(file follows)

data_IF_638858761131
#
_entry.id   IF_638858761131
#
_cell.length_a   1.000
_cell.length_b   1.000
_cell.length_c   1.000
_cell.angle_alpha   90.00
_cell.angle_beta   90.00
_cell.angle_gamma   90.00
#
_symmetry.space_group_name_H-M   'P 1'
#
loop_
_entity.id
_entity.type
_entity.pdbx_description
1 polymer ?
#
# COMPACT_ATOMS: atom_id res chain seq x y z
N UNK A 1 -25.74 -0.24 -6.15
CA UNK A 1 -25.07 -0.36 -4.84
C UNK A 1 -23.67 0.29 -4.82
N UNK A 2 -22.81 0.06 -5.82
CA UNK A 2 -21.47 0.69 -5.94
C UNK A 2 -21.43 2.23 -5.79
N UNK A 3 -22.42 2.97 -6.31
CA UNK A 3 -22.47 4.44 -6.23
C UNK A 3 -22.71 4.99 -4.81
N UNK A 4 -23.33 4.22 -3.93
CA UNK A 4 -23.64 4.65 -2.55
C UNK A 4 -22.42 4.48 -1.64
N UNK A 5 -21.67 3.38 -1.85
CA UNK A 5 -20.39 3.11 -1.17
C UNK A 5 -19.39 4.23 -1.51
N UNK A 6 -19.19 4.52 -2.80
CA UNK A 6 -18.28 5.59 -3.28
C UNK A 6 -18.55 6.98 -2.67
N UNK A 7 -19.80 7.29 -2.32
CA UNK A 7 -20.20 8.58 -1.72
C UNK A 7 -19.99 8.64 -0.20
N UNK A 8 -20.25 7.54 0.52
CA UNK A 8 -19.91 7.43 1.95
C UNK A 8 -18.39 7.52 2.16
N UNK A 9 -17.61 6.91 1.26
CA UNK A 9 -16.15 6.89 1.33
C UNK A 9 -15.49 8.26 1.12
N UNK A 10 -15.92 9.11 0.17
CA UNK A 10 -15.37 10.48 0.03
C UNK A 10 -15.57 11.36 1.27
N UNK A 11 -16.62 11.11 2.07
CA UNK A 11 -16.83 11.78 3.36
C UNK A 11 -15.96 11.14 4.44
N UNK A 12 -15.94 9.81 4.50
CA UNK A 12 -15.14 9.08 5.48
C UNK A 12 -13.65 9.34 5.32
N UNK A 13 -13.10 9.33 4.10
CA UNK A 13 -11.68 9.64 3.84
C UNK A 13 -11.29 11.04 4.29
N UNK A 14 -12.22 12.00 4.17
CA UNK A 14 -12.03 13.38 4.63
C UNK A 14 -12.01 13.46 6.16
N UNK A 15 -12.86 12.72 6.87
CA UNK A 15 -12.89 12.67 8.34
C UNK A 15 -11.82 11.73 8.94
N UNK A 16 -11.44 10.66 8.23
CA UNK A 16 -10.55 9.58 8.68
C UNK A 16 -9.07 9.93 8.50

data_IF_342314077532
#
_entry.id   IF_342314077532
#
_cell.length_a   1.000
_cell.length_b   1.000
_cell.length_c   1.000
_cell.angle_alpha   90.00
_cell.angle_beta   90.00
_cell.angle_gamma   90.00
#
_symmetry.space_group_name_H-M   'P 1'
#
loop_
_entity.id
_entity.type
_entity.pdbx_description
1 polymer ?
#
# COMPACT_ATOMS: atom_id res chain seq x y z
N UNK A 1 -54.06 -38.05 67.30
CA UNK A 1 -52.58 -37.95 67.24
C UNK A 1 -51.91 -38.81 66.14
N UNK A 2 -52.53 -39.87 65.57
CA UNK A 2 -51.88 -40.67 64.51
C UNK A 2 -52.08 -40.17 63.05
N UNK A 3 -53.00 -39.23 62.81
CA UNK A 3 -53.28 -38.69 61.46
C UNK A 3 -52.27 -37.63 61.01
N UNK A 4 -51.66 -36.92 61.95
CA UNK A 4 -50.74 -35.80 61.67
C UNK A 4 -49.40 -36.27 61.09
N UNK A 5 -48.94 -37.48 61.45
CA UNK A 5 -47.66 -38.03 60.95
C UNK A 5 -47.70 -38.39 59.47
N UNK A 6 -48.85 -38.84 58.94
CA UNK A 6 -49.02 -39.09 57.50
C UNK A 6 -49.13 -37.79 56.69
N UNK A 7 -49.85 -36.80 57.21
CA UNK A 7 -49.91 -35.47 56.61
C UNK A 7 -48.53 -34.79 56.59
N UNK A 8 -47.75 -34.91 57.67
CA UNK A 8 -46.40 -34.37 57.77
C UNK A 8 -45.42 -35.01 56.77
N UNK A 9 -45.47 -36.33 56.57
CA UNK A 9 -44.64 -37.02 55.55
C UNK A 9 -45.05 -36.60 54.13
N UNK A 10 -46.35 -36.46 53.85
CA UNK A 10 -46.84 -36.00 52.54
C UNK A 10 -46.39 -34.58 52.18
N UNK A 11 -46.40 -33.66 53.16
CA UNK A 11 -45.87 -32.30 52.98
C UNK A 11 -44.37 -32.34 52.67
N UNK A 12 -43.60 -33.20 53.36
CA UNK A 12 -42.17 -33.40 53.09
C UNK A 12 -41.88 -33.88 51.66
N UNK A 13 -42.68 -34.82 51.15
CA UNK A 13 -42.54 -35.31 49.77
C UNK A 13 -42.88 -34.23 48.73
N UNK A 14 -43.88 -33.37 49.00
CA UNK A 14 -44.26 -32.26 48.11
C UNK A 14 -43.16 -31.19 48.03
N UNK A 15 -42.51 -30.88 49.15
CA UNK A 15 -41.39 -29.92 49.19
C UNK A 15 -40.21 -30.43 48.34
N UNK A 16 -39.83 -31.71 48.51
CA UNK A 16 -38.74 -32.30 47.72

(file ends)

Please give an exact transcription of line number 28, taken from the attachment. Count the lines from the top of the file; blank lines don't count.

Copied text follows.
CA UNK A 3 -22.47 4.44 -6.23